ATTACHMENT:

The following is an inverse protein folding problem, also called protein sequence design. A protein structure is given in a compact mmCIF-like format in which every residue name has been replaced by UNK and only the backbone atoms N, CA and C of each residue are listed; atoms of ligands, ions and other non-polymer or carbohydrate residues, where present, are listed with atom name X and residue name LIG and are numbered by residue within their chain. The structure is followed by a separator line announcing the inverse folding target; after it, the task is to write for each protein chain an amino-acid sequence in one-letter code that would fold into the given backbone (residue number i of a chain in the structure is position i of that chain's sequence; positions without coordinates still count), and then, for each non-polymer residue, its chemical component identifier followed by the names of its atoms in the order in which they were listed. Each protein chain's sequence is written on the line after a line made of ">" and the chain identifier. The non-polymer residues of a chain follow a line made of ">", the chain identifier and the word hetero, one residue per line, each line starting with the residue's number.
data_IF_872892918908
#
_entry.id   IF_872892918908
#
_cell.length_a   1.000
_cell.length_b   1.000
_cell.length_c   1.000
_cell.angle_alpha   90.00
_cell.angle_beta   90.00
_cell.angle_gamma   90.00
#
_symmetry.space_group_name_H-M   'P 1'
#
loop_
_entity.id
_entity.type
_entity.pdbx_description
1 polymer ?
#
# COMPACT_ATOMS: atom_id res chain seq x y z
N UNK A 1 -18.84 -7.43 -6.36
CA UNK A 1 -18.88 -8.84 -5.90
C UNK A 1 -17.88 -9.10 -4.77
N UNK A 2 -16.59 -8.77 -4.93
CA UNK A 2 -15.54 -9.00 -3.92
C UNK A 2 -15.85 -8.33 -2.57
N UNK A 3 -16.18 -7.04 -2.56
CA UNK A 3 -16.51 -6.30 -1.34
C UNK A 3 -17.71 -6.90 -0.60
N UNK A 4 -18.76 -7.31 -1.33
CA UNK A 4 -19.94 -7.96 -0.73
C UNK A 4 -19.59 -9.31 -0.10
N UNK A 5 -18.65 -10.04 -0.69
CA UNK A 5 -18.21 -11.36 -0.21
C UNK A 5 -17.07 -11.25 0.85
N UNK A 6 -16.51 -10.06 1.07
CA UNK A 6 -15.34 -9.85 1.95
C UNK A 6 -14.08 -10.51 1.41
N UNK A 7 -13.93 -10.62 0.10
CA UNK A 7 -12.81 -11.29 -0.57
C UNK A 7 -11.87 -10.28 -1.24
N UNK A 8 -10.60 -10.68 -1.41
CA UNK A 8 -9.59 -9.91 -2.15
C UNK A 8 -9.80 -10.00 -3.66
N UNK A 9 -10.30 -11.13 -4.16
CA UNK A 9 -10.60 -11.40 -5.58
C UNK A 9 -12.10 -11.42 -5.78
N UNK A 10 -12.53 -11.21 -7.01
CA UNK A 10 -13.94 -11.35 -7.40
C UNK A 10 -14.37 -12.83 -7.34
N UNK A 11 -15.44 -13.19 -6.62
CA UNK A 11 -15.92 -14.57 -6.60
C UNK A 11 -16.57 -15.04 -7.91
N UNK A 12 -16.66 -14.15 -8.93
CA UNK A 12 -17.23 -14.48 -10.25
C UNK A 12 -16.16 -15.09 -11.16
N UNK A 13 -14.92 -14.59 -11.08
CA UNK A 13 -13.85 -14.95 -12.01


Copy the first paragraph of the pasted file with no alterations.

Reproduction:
The following is an inverse protein folding problem, also called protein sequence design. A protein structure is given in a compact mmCIF-like format in which every residue name has been replaced by UNK and only the backbone atoms N, CA and C of each residue are listed; atoms of ligands, ions and other non-polymer or carbohydrate residues, where present, are listed with atom name X and residue name LIG and are numbered by residue within their chain. The structure is followed by a separator line announcing the inverse folding target; after it, the task is to write for each protein chain an amino-acid sequence in one-letter code that would fold into the given backbone (residue number i of a chain in the structure is position i of that chain's sequence; positions without coordinates still count), and then, for each non-polymer residue, its chemical component identifier followed by the names of its atoms in the order in which they were listed. Each protein chain's sequence is written on the line after a line made of ">" and the chain identifier. The non-polymer residues of a chain follow a line made of ">", the chain identifier and the word hetero, one residue per line, each line starting with the residue's number.